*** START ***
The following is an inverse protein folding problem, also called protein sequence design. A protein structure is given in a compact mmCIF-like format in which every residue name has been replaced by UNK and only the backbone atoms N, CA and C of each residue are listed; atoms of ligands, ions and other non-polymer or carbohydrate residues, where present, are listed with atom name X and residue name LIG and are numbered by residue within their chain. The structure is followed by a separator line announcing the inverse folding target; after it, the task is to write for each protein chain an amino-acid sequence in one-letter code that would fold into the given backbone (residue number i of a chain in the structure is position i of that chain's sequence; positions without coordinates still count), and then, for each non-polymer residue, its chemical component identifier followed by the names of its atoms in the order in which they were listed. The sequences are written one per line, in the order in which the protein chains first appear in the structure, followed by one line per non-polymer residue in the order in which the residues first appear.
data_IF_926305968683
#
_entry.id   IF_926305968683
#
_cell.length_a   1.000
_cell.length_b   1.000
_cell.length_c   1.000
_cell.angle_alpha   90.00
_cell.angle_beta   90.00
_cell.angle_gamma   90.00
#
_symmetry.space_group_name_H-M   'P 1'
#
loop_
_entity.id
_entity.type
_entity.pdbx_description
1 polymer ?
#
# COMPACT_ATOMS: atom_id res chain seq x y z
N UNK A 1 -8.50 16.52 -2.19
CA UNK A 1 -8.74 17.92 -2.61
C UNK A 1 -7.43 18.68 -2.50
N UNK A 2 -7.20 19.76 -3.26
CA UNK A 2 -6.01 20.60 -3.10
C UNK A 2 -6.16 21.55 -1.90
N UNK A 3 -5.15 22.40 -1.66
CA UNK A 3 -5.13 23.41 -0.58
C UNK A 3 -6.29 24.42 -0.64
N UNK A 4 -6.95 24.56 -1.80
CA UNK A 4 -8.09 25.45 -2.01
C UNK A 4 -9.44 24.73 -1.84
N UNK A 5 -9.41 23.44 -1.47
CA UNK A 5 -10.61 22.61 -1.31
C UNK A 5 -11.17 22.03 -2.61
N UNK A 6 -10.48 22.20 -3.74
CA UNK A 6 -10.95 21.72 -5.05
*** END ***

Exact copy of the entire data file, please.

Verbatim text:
The following is an inverse protein folding problem, also called protein sequence design. A protein structure is given in a compact mmCIF-like format in which every residue name has been replaced by UNK and only the backbone atoms N, CA and C of each residue are listed; atoms of ligands, ions and other non-polymer or carbohydrate residues, where present, are listed with atom name X and residue name LIG and are numbered by residue within their chain. The structure is followed by a separator line announcing the inverse folding target; after it, the task is to write for each protein chain an amino-acid sequence in one-letter code that would fold into the given backbone (residue number i of a chain in the structure is position i of that chain's sequence; positions without coordinates still count), and then, for each non-polymer residue, its chemical component identifier followed by the names of its atoms in the order in which they were listed. The sequences are written one per line, in the order in which the protein chains first appear in the structure, followed by one line per non-polymer residue in the order in which the residues first appear.
data_IF_926305968683
#
_entry.id   IF_926305968683
#
_cell.length_a   1.000
_cell.length_b   1.000
_cell.length_c   1.000
_cell.angle_alpha   90.00
_cell.angle_beta   90.00
_cell.angle_gamma   90.00
#
_symmetry.space_group_name_H-M   'P 1'
#
loop_
_entity.id
_entity.type
_entity.pdbx_description
1 polymer ?
#
# COMPACT_ATOMS: atom_id res chain seq x y z
N UNK A 1 -8.50 16.52 -2.19
CA UNK A 1 -8.74 17.92 -2.61
C UNK A 1 -7.43 18.68 -2.50
N UNK A 2 -7.20 19.76 -3.26
CA UNK A 2 -6.01 20.60 -3.10
C UNK A 2 -6.16 21.55 -1.90
N UNK A 3 -5.15 22.40 -1.66
CA UNK A 3 -5.13 23.41 -0.58
C UNK A 3 -6.29 24.42 -0.64
N UNK A 4 -6.95 24.56 -1.80
CA UNK A 4 -8.09 25.45 -2.01
C UNK A 4 -9.44 24.73 -1.84
N UNK A 5 -9.41 23.44 -1.47
CA UNK A 5 -10.61 22.61 -1.31
C UNK A 5 -11.17 22.03 -2.61
N UNK A 6 -10.48 22.20 -3.74
CA UNK A 6 -10.95 21.72 -5.05